One of my all-time favorite movie quotes is “the irony is so thick you can choke on it.”
It’s from the movie “In the Line of Fire” starring Clint Eastwood and John Malkovich. John Malkovich (one of my favorite actors) utters the line to Clint Eastwood when discussing assassinating the President of the United States. Read the dialogue here (if you care).
Down to business.
Seconds after I clicked “send” for the last one, it occurred to me that I came up with those topics because they are topics I would want to read on a blog like Fatstacks.
I wish more blogs in the space suggested interesting approaches to coming up with content (other than KW research, which I like and do but there are other approaches).
And so it’s fitting to add yet another approach to coming up with content ideas which is “write on topics that you would want to read about in the niche”.
The irony is so thick you can choke on it. Okay, not really but it is ironic.
I’m assuming if you’re tackling a niche you know something about it and/or have a slight interest in it (if not, then this email doesn’t apply to you).
As an aside, you don’t have to like, care or know anything about a niche you tackle. Hiring knowledgeable writers handle that. Do you think the CEO of Heart publications is interested in all topics and niches covered by all Hearst publications? Probably not.
But many of us are not funded like Hearst and so we get started in a niche that we know something about and/or have an interest in.
Which makes this blog post apply to you.
Instead of looking for content ideas, ask yourself “what topics would I like to learn more about? What topics would I read?”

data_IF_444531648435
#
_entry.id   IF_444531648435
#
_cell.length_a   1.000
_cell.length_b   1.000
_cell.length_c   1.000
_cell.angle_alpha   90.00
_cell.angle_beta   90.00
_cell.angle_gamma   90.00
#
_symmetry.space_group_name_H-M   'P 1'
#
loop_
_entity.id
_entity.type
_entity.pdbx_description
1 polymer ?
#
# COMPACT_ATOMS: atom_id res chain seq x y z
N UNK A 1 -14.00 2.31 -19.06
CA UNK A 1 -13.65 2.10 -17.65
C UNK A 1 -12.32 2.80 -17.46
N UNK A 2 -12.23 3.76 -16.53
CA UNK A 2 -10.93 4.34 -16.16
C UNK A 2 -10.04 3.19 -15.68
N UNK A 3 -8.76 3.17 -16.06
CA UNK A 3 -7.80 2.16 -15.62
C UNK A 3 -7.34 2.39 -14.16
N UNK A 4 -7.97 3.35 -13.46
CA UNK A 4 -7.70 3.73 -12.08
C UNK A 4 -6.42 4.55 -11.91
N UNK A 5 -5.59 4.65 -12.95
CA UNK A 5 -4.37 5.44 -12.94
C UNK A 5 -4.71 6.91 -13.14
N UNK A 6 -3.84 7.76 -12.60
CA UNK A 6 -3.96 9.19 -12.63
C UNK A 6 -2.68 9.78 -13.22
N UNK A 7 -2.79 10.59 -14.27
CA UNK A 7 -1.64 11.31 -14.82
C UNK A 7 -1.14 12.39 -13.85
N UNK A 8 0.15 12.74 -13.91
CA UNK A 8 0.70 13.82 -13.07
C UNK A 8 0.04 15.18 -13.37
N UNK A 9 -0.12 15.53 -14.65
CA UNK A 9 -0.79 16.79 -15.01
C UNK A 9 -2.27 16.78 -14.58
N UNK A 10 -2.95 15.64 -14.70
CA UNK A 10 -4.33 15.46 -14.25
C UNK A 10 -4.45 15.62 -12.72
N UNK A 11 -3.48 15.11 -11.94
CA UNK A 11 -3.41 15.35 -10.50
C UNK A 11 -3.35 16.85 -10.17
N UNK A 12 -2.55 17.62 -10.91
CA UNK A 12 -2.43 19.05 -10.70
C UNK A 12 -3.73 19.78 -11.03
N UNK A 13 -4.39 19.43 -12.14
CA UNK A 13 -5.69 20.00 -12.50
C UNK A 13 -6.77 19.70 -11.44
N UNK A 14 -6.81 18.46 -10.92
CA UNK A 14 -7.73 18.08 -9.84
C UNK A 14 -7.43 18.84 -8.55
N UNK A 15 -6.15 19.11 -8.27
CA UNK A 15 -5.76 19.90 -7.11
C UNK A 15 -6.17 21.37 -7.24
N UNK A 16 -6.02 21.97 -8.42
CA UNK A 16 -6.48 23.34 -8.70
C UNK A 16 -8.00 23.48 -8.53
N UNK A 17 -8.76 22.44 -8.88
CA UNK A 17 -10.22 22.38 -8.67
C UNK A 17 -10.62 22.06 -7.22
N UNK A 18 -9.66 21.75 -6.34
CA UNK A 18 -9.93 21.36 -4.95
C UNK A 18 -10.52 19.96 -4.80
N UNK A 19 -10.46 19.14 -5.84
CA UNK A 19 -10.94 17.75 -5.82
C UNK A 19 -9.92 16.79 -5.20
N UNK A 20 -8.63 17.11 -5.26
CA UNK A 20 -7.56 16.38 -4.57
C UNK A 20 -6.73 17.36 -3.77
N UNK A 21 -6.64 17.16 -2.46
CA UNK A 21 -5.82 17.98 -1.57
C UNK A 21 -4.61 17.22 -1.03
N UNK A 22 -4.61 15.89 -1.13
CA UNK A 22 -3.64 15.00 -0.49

If you can’t come up with something, visit some of the bigger sites in your niche and see what topics you tend to click into to read.
I do this all the time.
Other than the news sites I read daily, I usually pay attention to what I read online for inspiration as well as getting monetization ideas. While it’s combining work with pleasure, I can’t turn the analysis off. I actually enjoy it and have come up with many great ideas for my sites simply by reading other sites in the niche.
I don’t analyze news sites because I don’t publish news. It’s not a model I’m interested in jumping into so when I read news, I truly check out of work (unless some super cool ad presents itself).
Many articles I write about for Fatstacks are based on info I would want to read. Because content is my product across my niche sites, it’s something I think about, research and am always seeking to learn more about. While not rocket science (which makes being a content publisher easy to get into), there are always ways to do it better.
I’m a big believer in striving to be unique as much as possible. Sure, you’ll cover topics that go head-to-head with other sites. You strive to do it better to stomp them in Search. However, coming up with unique topics that nobody else covers can help your site stand apart.
For example, I can get the cold-hard news from anywhere such as Reuters or some service that spits out facts daily. However, I prefer news publications with well-written and insightful editorials about the news. While the story itself is important, what attracts me as a reader is the angle and supplementary details added.